Serving the Southern Illinois University community since 1916.

The Daily Egyptian

Serving the Southern Illinois University community since 1916.

The Daily Egyptian

Serving the Southern Illinois University community since 1916.

The Daily Egyptian

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El Niño and Climate Change: A Deadly Tango

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Coming out of a summer that has seen temperature records smashed, forecasters are predicting a record-setting winter as well, largely because of a weather phenomenon known as El Nino and its interaction with wide scale climate change.

For Illinois, that means a warmer, drier winter than usual.

The El Niño weather pattern is rising much earlier in the year than usual, bringing warm, dry air from the north and relatively cool, wet air from the south, according to an article by Peoria-based CBS affiliate WMDB. The Climate Prediction Center expects it to last into early 2024, bringing heat waves and dry, wildfire-prone conditions to the northern half of North America.

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“If you think of the area primarily off the west coast of South America, during an El Niño, that part of the ocean surface gets very warm relative to the average,” said Justin Schoof, professor of geography and environmental resources at Southern Illinois University (SIU).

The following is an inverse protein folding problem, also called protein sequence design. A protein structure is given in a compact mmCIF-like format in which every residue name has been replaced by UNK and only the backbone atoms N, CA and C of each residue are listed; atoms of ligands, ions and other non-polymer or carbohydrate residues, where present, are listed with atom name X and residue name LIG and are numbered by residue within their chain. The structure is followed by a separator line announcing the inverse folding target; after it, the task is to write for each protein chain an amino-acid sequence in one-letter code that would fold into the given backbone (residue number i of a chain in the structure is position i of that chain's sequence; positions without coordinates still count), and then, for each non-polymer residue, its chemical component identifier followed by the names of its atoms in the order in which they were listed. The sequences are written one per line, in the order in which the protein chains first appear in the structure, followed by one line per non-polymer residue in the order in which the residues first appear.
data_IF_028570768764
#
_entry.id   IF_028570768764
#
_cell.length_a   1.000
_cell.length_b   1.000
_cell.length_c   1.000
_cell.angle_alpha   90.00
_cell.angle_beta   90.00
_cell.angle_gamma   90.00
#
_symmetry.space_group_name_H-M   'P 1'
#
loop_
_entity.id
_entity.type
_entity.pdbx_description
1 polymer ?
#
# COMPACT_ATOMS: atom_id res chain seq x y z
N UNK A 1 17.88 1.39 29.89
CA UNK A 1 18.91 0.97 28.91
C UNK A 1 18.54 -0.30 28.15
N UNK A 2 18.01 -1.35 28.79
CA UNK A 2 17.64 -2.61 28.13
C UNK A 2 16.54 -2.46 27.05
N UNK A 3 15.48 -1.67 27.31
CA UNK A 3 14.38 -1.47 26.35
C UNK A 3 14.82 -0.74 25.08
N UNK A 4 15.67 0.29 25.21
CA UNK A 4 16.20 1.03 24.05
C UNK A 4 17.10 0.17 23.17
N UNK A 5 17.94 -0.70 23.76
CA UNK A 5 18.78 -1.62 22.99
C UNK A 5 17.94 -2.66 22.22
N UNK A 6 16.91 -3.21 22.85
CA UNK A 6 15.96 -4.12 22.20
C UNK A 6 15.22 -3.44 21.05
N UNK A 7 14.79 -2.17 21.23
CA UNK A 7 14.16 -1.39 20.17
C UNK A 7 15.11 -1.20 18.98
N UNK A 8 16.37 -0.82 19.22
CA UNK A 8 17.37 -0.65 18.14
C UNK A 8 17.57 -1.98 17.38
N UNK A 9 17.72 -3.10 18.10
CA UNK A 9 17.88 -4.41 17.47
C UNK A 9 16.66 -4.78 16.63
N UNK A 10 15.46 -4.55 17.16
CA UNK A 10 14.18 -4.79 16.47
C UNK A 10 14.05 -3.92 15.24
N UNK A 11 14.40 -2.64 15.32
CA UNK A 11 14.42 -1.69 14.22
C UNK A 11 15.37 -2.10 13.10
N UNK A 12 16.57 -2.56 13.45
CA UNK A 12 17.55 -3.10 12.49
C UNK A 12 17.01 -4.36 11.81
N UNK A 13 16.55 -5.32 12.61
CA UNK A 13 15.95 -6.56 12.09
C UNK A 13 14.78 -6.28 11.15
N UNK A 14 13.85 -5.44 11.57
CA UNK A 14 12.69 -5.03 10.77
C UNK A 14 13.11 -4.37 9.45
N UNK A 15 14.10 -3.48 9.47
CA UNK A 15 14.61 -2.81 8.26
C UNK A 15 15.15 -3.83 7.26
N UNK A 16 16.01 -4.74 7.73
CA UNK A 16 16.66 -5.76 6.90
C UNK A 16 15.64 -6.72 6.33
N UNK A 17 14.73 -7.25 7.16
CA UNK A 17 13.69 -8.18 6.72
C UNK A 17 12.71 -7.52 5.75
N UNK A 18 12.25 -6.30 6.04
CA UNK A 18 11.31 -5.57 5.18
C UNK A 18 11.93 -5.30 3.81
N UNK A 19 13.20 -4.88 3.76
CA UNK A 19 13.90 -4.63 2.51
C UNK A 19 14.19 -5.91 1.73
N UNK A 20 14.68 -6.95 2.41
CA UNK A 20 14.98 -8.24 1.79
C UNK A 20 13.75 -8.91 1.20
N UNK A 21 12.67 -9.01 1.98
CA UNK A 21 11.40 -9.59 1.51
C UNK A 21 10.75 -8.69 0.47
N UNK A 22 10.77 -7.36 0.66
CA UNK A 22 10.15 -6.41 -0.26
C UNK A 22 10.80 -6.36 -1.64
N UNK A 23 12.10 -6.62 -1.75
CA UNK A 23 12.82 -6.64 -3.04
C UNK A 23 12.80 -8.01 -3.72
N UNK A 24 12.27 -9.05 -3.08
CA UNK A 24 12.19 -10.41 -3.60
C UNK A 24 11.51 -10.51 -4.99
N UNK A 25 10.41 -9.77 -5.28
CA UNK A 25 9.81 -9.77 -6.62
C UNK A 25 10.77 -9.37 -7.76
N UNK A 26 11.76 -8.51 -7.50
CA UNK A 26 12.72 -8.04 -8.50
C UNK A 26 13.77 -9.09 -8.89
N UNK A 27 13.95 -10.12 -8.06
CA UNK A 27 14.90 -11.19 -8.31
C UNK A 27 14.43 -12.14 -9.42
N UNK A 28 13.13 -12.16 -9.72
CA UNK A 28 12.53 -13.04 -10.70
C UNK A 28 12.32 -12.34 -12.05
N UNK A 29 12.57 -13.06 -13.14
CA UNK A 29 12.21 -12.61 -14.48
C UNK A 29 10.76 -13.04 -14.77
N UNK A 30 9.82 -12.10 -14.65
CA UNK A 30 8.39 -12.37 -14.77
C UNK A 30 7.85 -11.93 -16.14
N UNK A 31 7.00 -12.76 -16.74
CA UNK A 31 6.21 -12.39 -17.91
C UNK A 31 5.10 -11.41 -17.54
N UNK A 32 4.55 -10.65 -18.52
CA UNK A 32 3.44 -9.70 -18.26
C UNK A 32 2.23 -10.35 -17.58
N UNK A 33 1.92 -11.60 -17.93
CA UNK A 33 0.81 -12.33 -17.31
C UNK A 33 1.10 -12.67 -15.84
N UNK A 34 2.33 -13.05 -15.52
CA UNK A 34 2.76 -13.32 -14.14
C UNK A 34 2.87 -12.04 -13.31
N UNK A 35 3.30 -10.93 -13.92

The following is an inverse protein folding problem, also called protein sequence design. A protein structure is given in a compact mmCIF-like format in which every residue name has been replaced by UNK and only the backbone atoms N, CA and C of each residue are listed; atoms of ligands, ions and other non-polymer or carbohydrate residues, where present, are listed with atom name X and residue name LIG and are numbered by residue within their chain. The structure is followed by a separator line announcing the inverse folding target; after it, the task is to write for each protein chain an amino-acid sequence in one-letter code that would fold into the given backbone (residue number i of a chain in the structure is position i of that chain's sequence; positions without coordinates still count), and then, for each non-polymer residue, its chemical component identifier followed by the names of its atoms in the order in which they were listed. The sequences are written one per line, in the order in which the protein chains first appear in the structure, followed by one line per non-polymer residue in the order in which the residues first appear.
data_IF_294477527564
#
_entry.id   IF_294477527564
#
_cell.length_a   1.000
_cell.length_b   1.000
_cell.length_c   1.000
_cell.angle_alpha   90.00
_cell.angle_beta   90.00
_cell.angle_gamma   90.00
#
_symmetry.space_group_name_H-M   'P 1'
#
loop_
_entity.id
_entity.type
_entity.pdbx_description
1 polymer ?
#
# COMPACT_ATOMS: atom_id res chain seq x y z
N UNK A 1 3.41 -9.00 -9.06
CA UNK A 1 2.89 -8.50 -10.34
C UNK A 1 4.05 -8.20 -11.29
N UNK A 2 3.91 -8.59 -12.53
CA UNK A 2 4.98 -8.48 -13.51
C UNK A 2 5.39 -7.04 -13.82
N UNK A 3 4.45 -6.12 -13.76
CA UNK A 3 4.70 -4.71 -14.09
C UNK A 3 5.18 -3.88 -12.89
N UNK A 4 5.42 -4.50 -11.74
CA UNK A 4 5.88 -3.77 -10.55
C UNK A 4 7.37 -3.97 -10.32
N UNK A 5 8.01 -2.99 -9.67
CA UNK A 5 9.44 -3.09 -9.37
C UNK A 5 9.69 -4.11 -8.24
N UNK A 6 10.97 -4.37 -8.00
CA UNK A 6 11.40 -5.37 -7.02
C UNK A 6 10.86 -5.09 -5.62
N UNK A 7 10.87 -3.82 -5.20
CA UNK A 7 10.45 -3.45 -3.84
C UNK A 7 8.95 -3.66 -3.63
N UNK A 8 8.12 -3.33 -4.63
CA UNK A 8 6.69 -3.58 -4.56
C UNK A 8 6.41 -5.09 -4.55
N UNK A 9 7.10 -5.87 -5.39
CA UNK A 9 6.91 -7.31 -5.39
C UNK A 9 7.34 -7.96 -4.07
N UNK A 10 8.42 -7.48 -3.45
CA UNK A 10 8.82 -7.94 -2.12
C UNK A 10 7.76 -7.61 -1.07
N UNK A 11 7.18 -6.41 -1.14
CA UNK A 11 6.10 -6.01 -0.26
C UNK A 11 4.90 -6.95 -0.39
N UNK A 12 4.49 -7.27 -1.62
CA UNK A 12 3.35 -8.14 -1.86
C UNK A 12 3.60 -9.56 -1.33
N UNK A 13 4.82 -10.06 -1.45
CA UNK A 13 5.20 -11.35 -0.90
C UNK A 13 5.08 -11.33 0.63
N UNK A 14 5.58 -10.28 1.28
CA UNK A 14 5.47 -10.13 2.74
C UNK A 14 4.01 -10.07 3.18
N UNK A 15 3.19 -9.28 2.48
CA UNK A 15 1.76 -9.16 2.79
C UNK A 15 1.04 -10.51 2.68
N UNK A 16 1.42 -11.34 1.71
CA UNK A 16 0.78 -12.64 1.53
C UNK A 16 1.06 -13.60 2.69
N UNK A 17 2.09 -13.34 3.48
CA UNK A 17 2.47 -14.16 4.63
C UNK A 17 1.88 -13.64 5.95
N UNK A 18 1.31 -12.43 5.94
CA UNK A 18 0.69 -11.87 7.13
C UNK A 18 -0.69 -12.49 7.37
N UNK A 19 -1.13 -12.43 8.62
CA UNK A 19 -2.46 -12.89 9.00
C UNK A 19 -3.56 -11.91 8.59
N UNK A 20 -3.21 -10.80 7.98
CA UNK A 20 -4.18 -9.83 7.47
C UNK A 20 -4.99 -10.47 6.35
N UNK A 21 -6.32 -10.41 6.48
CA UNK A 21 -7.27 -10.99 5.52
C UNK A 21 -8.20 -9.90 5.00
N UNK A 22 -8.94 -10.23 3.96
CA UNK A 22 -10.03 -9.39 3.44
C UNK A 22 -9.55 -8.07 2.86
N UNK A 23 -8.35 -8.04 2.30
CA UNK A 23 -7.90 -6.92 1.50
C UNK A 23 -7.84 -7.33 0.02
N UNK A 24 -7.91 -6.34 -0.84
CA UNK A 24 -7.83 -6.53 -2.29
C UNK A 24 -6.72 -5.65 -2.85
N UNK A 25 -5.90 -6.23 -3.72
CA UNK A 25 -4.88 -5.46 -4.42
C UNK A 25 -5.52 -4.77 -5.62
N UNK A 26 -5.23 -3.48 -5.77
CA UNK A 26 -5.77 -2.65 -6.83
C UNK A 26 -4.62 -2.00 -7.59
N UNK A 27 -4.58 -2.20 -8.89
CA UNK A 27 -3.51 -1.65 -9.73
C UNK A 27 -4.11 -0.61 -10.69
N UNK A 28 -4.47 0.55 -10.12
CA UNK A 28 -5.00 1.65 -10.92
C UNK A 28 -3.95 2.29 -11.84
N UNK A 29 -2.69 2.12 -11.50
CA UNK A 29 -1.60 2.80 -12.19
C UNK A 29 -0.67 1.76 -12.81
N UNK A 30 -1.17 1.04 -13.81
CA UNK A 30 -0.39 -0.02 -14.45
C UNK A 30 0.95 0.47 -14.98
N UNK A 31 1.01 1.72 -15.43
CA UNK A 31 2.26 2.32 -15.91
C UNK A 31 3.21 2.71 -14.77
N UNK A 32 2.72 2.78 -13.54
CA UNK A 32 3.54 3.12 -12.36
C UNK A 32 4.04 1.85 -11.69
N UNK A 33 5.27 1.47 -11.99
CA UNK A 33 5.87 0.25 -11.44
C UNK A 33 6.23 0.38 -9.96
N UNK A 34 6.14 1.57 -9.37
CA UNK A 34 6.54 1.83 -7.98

According to Schoof, the warming of the water off the coast of South America has a global effect, warming the entirety of the planet’s lower atmosphere. During the reciprocal event, known as La Niña, the water is cooler than what would normally be expected.

“So having all of that warm water there, for example, means that the ocean is expelling more heat to the atmosphere, which means the world is generally warmer during an El Niño,” Schoof said.

El Niño is typically characterized as a winter phenomenon, taking its name from the Christmastime around which it usually happens, relating it to the “boy child.”

“So what that means is, knowing that 2023 already has an El Niño emerging, I might venture to guess that this would be a record setting year,” Schoof said.

He attributes some of the record setting heat we’ve been experiencing to the phenomenon, though the correlation is not always as indicative of causation as we might believe at first glance.

“So we know that during El Niño’s, the atmosphere is generally warmer, which means it’s likely to play some role in many of the events that happen, but things get a bit sticky here,” he said. “So if our trend is going upward over time, but there’s a lot of natural variability primarily from El Niño and La Niña, it gives me pause.”

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Schoof said the setting of individual temperature or weather records may come as a resultant combination of these oscillating weather patterns but, more importantly, due to the climbing of temperatures over time.

“That’s a very important nuance. We can always point to any extreme event as having a number of causes, so if we would have had an El Niño this strong 20 years ago, it wouldn’t be a record like today. It’s only a record due to the underlying trend,” he said.

While these patterns definitely have an effect on weather, Schoof said not all the extreme phenomena we are currently seeing across the U.S. can be solely attributed to it.

“We normally expect fewer hurricanes in the Atlantic with El Niño, because it actually increases the wind shear, so storms that form in the Atlantic might get ripped apart before they have the ability to mature,” Schoof said. “But during a La Niña, you have a lower than average level of shear, so the storms are able to have a bit more time to get organized before shear comes along and basically breaks them apart.”